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David Bennes Barkley
March 31, 1899(1899-03-31) – November 9, 1918 (aged 19)
David Barkley.jpg    MOH WWI.jpg
David Bennes Barkley, Medal of Honor
Place of birth Laredo, Texas
Place of death Meuse River, France
Place of burial San Antonio National Cemetery
Allegiance United States of America
Service/branch United States Army
Rank Private
Unit U.S. 356th Infantry, 89th Division
Battles/wars World War I
Awards Medal of Honor
Croix de Guerre
Croce Merito (Italy)

David Bennes Barkley (March 31, 1899 – November 9, 1918), often spelled Barkeley, was a United States Army private who was posthumously awarded the Medal of Honor for his heroic actions during World War I in France. After successfully completing a scouting mission behind enemy lines, he drowned as he swam back across the Meuse River.



Barkley was born in Laredo, Texas to Josef and Antonia (Cantú) Barkley, and grew up with his Mexican-American mother. He enlisted in the Army when the United States entered what was then known as the Great War. He used his Anglo father's name to avoid being segregated into a non-combat unit.[1]

As a part of Company A, 356th Infantry, 89th Division in France, he and Sergeant M. Waldo Hatler swam across the Meuse River near Pouilly-sur-Meuse to get behind German lines and gather information about troop strength and deployments. They were able to gather the needed information; however, returning across the river, Barkley was "seized with cramps and drowned". (This is the exact wording from his citation, duplicated below.) Sgt. Hatler survived to bring the information back to their unit.

Barkley was awarded the Medal of Honor for his actions. He was one of three Texans to be awarded the Medal of Honor for action during World War I.[2] Additionally, France awarded him the Croix de Guerre, and Italy the Croce al Merito di Guerra.

Private Barkley lay in state at the Alamo, the second person to ever receive this honor. He was then buried at the San Antonio National Cemetery.[3]

Medal of Honor citation

Rank and organization: Private, U.S. Army, Company A, 356th Infantry, 89th Division. Place and date: Near Pouilly, France, November 9, 1918. Entered service at: San Antonio, Tex. Birth: Laredo, Tex. G.O. No.: 20, W.D., 1919. Citation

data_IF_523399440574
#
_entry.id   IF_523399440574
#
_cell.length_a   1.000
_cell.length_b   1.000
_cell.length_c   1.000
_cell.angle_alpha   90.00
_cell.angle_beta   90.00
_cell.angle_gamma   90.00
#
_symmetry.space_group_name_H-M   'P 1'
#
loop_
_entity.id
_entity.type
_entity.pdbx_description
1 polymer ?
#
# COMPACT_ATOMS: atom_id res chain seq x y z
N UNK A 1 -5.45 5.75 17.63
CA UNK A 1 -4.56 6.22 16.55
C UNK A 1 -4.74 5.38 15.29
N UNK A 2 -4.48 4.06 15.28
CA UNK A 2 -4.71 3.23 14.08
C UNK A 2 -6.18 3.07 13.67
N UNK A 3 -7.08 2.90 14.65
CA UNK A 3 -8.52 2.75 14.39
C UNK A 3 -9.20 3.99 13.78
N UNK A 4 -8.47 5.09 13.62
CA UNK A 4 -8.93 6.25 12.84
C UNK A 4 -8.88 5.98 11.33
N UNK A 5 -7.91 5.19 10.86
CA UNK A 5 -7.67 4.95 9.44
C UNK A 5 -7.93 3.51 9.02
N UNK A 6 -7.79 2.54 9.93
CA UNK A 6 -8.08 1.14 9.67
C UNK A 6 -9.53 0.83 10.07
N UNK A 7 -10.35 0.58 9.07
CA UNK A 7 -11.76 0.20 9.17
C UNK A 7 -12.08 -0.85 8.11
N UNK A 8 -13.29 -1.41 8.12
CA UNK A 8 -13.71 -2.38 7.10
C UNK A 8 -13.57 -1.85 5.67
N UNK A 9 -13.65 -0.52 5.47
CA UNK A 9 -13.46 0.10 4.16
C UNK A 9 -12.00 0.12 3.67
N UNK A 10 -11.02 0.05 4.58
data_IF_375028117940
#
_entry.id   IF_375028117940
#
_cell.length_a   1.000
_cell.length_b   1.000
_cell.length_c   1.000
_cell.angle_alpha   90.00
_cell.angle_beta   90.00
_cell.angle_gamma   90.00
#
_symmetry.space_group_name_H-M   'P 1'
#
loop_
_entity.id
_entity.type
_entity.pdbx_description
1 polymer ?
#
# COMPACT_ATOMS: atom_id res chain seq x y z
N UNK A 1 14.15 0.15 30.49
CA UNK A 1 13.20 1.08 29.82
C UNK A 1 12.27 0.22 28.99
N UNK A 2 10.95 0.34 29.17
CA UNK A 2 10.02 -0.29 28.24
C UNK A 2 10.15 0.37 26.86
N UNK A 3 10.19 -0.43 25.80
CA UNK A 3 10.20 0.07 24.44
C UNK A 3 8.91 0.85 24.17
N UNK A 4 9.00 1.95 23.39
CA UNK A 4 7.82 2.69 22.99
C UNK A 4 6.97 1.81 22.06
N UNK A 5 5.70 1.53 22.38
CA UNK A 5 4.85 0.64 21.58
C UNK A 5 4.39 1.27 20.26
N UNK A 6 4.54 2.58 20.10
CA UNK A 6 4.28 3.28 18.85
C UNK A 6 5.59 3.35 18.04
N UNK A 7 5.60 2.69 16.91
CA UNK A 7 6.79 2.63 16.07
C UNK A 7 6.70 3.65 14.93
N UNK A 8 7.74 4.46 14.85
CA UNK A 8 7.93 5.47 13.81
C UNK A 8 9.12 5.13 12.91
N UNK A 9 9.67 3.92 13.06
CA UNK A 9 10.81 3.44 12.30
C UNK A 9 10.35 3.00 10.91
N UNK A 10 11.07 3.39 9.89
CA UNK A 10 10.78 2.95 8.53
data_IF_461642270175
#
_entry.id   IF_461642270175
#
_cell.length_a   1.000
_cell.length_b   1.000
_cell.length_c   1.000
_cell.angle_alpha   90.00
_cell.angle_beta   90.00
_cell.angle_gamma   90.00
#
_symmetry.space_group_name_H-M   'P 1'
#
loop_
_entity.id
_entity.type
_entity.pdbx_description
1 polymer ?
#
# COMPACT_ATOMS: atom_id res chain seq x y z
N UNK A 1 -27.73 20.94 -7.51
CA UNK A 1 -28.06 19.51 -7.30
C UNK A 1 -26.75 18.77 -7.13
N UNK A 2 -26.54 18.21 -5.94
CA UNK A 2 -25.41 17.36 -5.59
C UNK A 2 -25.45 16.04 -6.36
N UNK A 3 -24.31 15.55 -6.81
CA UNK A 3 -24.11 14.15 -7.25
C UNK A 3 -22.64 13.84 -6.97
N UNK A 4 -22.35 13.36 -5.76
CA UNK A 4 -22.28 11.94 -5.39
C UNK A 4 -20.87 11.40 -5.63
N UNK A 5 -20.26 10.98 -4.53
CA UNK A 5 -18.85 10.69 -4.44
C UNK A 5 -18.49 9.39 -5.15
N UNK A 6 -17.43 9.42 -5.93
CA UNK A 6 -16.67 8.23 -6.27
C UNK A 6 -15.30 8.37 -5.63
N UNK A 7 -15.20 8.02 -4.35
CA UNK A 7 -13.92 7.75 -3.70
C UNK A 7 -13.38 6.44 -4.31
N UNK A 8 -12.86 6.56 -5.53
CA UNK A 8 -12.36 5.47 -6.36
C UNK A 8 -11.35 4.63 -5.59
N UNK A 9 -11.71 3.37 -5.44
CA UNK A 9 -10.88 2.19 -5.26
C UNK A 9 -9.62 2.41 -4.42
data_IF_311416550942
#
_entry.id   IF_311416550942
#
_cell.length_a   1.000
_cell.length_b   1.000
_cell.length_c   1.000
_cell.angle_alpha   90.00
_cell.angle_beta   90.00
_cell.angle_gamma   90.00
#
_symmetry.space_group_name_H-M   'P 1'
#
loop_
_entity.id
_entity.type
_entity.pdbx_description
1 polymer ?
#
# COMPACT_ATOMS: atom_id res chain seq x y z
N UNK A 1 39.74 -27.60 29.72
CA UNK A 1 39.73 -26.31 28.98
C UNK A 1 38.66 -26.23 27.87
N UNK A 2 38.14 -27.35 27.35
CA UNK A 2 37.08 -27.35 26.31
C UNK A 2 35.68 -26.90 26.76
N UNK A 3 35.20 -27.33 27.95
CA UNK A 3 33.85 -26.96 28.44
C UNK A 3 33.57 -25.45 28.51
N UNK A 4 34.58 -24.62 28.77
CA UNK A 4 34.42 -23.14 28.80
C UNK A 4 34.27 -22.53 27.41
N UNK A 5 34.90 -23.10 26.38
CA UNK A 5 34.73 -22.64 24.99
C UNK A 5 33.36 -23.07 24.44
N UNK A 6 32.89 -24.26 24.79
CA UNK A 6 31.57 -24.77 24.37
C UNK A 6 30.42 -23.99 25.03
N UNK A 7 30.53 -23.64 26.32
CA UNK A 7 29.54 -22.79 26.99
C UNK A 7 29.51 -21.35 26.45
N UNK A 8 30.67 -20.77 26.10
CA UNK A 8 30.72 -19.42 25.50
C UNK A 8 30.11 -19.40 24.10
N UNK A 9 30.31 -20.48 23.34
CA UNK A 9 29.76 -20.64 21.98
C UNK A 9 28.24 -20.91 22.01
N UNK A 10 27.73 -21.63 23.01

When information was desired as to the enemy's position on the opposite side of the Meuse River, Pvt. Barkeley, with another soldier, volunteered without hesitation and swam the river to reconnoiter the exact location. He succeeded in reaching the opposite bank, despite the evident determination of the enemy to prevent a crossing. Having obtained his information, he again entered the water for his return, but before his goal was reached, he was seized with cramps and drowned.

In memory

Barkley has received three notable posthumous recognitions. In 1921, an elementary school in San Antonio, Texas was named in his honor. On January 10, 1941, the U.S. Army installation, Camp Barkeley, was named in his honor. A clerical error resulted in the discrepancy in spelling.[4] Finally, in 1989 when his Hispanic background was discovered, Barkley was recognized as the U.S. Army's first Hispanic Medal of Honor recipient.[5][6]

David B. Barkley Plaza

A memorial honoring the 41 Hispanic soldiers who have received the Congressional Medal of Honor was built in Laredo, Texas in 2002 and the plaza was named after David B. Barkley. The David B. Barkley Plaza has a bronze statue of David B. Barkley and an American flag measuring 100 ft by 50 ft and is 308 ft tall making if one of the tallest flagpoles in the United States.[7][8] The memorial is located at 27°30′22″N 99°30′8″W / 27.50611°N 99.50222°W / 27.50611; -99.50222 (David B. Barkley Plaza).[9]

Awards and decorations

David Bennes Barkley's awards and decorations include the following:

External links

See also



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